Couple of things, one Shadow Play does have a deal, he is to standa t and be managed by Blue Chip Farm. Second the biggest draw back (in harness racing anyway) to not racing 4 yr olds is lack of money. As a 4 yr. old a horse is forced to race against aged racehorses. It doesn't seem to the average person like that is any big deal, but it can be likened to the amount of College athletes who do not do well in their 1st year in the pros. (AKA 4 yr old year.) There are two reasons for this; one is the learning curve, and yes racehorses are still learning to race even as three year olds. (the best example of that is how many 3 yr olds can make multiple moves in one race? Most aged horses that are good can make at least two and some more.) The second and most important thing is that a 4 yr old is not fully developed, even in the racing breeds, it is shocking how much a horse changes between their three year old year and their 5 year old year. So to keep the stars on the track the first step should be races and stakes restricted to 4 yr olds only. It will take time but slowly the races will fill, and slowly they will become ultra competitive events. A quick look at Mohawk racing shows it is possible. They write several classes for 4 yr olds only, and we have brought back 2 horses for their 4 year old season because of it. In the past we would have always sold them at the end of their 3 yr old season, again because racing gets very tough in the open ranks. That is the best fix for keeping the stars on the track, give them classification relief and money to race for.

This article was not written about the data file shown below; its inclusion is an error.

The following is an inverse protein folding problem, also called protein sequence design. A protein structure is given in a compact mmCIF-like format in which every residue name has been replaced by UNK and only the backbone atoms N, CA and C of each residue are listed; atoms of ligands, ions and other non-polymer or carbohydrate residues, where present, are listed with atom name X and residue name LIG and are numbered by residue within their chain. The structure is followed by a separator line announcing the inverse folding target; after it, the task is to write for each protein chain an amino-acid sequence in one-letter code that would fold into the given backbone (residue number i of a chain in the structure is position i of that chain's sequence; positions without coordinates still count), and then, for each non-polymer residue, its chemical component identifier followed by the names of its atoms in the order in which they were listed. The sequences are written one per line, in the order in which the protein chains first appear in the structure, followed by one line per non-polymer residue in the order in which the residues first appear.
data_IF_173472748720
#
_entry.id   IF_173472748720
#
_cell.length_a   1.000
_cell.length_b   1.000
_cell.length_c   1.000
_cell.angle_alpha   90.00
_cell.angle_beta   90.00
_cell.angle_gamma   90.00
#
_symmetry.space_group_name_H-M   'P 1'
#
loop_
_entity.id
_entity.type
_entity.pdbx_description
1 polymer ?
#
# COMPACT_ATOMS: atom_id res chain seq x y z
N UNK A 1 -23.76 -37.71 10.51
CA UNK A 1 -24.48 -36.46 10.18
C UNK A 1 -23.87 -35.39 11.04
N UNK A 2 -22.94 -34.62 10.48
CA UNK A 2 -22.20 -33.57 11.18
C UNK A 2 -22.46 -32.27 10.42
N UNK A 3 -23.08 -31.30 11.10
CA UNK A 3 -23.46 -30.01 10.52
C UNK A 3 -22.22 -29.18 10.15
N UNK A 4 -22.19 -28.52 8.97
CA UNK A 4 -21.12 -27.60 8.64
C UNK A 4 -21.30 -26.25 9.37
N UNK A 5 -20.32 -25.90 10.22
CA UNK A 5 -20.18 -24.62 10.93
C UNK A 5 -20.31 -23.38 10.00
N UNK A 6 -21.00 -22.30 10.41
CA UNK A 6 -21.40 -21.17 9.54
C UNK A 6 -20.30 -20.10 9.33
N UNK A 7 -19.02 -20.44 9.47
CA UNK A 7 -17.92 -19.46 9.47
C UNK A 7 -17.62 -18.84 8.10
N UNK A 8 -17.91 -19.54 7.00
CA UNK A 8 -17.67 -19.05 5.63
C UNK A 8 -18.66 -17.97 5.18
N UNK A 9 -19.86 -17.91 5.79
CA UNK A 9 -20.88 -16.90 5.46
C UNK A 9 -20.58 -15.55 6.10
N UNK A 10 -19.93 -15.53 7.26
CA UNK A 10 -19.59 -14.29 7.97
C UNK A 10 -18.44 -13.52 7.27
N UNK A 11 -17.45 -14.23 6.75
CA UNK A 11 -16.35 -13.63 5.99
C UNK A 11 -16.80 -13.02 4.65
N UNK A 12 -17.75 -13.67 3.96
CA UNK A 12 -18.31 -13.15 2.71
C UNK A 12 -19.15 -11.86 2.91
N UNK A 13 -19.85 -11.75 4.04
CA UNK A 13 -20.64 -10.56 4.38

P.S. that was the #1 reason Beach retired, even if he won every event as a 4 yr old going against the older horses his bankroll for the year would have been half what it was for his three year old season, that says it all.
PSS I like the idea of breeding and racing they do it in all of Europe and have always done it that way!! Seems to work for them, why not us?
Regards Rebecca

That Blog Guy said...

Certainly, if we want our 4 year olds to continue to race we need to have races to make it financially feasible. It would be unreasonable to ask 4yos not to go to stud for puny purses.